Yardies using increasingly brutal violence against rivals
Friday 10 June 1994
The conference also heard that teachers should consider telling children from the age of 10 about the risks of drugs such as ecstasy at 'rave' parties. Alistair Ramsay, an adviser on drugs education at Strathclyde Regional Council, told the Acpo conference: 'Frightening and horrifying children is worse than doing nothing.'
He said the current education policy was failing, and cited a study in Rotterdam in 1972 which found that more than 7 per cent of secondary school pupils started taking drugs after being given 'shock' education.
This compared to a 2.6 per cent increase for youngsters who discussed issues they thought were relevant. A control group who were given no education increased their use of narcotics by 3.6 per cent.
More recent studies have confirmed these findings. Mr Ramsay said: 'These results suggest that trying to shock young people, or giving them information, is more counterproductive than not giving drug education programmes.'
He criticised many of the existing education programme that just emphasised the negative attitudes of drug use. 'We are trying to ram an adult agenda down their (youngsters') throats,' he said.
He called instead for educationalists to take more notice of youngsters' views and experiences. 'We must consider the value of telling 10-year-olds about the risks to which they might be exposed should they attend raves,' he said. 'We are going to have to invest time and money. Current drug education is not working.'
JAMAICAN gangsters are using violence to take control of drug distribution in a growing number of cities, the police conference was told yesterday. The criminals, known as Yardies, are using increasingly brutal tactics against rivals.
In north London a Nigerian drugs courier had her face and breasts ironed by a drugs gang to obtain details of her shipment. Yardies poured boiling water over her head when she passed out during the torture in 1991, delegates at Wakefield heard.
John Brennan, Detective Sergeant of the South East Regional Crime Squad, one of the country's leading experts on Yardies, said the Jamaican gangs now controlled most of the supply of crack cocaine in London, Manchester, Birmingham, Nottingham, Leeds and Bristol.
'Their power is based on violence to a horrendous degree,' he said. Mr Brennan believed the influence and power of the Yardies was growing rapidly.
He added: 'They are the entrepreneurs of the drug trade.' He said the Yardies had a more 'flexible' and loose-knit organisation than traditional mafia gangs, which made them hard to combat.
To combat the new threat he suggested using more informants and a greater willingness to prosecute gang members for crimes other than drug-related ones.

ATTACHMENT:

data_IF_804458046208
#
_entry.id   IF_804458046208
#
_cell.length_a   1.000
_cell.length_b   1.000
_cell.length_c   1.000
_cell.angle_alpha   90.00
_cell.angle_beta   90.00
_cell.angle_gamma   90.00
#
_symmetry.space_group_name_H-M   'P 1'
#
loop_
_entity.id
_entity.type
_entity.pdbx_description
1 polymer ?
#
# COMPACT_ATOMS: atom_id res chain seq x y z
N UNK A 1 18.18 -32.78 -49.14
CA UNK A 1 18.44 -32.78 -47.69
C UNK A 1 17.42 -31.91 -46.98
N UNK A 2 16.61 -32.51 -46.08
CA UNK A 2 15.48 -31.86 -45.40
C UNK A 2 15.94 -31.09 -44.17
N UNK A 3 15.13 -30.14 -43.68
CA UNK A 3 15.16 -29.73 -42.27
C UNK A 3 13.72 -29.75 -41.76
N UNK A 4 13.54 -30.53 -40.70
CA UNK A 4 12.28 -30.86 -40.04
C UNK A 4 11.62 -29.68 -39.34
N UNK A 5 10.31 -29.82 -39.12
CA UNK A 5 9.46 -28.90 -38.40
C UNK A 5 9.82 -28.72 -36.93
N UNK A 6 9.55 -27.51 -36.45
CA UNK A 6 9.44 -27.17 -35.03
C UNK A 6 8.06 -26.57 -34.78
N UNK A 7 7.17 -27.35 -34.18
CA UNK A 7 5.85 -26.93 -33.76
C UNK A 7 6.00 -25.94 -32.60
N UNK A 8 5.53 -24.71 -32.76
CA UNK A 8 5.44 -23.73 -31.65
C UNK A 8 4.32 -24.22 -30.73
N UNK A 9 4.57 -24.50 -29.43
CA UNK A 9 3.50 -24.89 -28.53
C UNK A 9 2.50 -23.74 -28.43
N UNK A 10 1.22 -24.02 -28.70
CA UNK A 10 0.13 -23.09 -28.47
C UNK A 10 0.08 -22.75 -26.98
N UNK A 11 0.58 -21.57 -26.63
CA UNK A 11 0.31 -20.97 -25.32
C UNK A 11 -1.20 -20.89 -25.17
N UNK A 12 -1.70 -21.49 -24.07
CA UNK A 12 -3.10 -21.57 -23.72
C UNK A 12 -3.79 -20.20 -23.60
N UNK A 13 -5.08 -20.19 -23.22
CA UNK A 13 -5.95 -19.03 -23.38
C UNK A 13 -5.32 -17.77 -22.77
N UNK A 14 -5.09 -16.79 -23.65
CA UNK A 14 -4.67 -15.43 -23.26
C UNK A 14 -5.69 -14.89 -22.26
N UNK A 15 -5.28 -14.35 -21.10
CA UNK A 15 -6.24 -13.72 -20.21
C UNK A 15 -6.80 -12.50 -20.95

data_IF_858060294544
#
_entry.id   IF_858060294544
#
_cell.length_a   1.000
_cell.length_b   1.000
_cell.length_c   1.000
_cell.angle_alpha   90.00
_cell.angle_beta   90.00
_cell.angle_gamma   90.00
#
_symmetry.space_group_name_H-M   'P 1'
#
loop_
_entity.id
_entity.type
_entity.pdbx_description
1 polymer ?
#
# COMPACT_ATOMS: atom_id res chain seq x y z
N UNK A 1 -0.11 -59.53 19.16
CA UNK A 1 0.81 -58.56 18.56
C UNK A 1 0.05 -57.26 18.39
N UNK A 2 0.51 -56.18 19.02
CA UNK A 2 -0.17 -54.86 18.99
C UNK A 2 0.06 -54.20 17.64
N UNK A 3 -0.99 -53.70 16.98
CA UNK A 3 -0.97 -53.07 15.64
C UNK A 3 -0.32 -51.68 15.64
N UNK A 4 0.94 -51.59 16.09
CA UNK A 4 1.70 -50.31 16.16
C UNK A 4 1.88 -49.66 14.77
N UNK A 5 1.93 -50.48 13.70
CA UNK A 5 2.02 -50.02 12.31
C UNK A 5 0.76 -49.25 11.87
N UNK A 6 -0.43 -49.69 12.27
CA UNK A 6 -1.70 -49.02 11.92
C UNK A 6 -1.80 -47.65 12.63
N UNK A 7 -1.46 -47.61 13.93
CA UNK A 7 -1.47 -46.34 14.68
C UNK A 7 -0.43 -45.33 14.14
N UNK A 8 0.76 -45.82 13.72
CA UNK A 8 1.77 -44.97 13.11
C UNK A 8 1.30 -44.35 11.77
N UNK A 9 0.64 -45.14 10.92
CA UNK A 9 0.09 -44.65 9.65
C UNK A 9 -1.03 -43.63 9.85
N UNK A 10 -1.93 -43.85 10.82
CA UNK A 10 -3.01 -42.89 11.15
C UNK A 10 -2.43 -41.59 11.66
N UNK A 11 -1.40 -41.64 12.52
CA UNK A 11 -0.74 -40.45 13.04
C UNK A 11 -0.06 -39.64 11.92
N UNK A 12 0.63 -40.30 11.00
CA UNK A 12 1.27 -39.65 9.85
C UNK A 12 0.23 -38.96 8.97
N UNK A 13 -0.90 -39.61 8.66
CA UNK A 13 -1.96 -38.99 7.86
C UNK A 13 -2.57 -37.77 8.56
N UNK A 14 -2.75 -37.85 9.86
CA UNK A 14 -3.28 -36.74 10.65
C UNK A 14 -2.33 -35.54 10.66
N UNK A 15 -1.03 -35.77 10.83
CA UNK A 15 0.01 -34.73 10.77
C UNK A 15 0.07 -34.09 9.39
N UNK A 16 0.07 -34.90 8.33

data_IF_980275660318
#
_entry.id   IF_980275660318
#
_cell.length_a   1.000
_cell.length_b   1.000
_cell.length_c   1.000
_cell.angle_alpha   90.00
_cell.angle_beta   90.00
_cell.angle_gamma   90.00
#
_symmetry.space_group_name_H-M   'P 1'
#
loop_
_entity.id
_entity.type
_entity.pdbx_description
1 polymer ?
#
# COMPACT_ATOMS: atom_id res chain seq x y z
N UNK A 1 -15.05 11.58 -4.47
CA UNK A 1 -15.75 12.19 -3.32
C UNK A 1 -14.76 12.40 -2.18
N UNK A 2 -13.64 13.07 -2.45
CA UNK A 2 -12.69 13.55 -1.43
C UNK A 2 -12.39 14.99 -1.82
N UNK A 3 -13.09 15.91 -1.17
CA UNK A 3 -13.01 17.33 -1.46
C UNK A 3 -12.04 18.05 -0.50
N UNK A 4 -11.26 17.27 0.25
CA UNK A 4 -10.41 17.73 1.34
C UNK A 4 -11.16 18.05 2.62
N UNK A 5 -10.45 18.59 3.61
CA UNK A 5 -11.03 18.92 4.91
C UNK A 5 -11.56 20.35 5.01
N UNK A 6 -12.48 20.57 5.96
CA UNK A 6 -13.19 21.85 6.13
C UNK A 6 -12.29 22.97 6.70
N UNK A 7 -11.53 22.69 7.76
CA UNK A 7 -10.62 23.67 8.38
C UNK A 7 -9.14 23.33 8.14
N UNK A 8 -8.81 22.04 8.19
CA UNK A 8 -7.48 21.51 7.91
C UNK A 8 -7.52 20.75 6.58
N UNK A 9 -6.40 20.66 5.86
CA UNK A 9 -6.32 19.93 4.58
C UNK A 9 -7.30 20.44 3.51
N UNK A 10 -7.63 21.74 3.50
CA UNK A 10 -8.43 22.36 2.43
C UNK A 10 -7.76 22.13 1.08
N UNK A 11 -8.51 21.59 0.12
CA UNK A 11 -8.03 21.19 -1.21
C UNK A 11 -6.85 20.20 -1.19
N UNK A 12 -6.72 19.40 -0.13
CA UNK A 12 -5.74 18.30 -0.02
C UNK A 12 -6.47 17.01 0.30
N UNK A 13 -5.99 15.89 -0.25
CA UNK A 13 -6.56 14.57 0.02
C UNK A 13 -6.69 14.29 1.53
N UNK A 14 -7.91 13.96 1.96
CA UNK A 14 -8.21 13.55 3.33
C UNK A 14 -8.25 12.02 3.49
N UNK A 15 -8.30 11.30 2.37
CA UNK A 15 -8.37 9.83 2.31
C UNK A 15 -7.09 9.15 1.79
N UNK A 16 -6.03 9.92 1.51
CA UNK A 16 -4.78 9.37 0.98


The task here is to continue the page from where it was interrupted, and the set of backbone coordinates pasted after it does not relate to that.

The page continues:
He said reports in the past few years that the Yardie threat had diminished were wrong. 'The problem has got much worse.' He cited recent research which found in the seven police regions where crack was readily available, distribution was controlled by Jamaican criminals.
Profits from the sale of crack, the highly addictive cocaine derivative, were enormous, he said. On several occasions police had raided Yardie homes and discovered 'airing cupboards full of money'.
Ukraine crisis: Helicopter gunships take country closer to all-out war
Undertaker dead hoax: WWE wrestler not 'found dead in home' as Facebook and Twitter reports
Malaysia Airlines MH370 co-pilot's phone 'was on and made contact with network tower' 30 minutes after plane turned around
Oscar Pistorius trial: Reeva Steenkamp told athlete she 'loved him' for first time in Valentine's Day card
Lunar eclipse 2014: Images of last night's spectacular 'blood moon'
David Cameron: 'Jesus invented the Big Society – I'm just continuing God's work'
US Navy christens huge $3 billion destroyer ship USS Zumwalt that appears as a fishing boat on enemy radar
Nigel Farage fatigue? Half of voters ‘immune’ to Ukip’s appeal
Nigel Farage on Have I Got News For You: Ukip leader ridiculed over expenses and party 'fruitcakes'
Refugee facing deportation from Sweden saved by fellow passengers refusing to let plane leave
Ukip and Nigel Farage on the up over Maria Miller furore and 'Sexminster' culture
- 1 Refugee facing deportation from Sweden saved by fellow passengers refusing to let plane leave
- 2 The best movies on Netflix: 32 films that will end your endless scrolling
- 3 24 people applied for the 'world's toughest job', here are their interviews
- 4 What's in the safe? Man live-photographs cracking of mysterious locked box on Reddit
- 5 Drugs giant GlaxoSmithKline bribed doctors to boost sales, says whistleblower
£100 - £165 per day: Randstad Education Leeds: We are looking for a Teacher of...
Main Teacher Pay Scale : Randstad Education Leeds: English Teacher RequiredImm...
£90 - £120 per day + tax deductable expenses: Randstad Education Leicester: KS...
£35000 - £45000 per annum + excellent company benefits : Pro-Recruitment Group...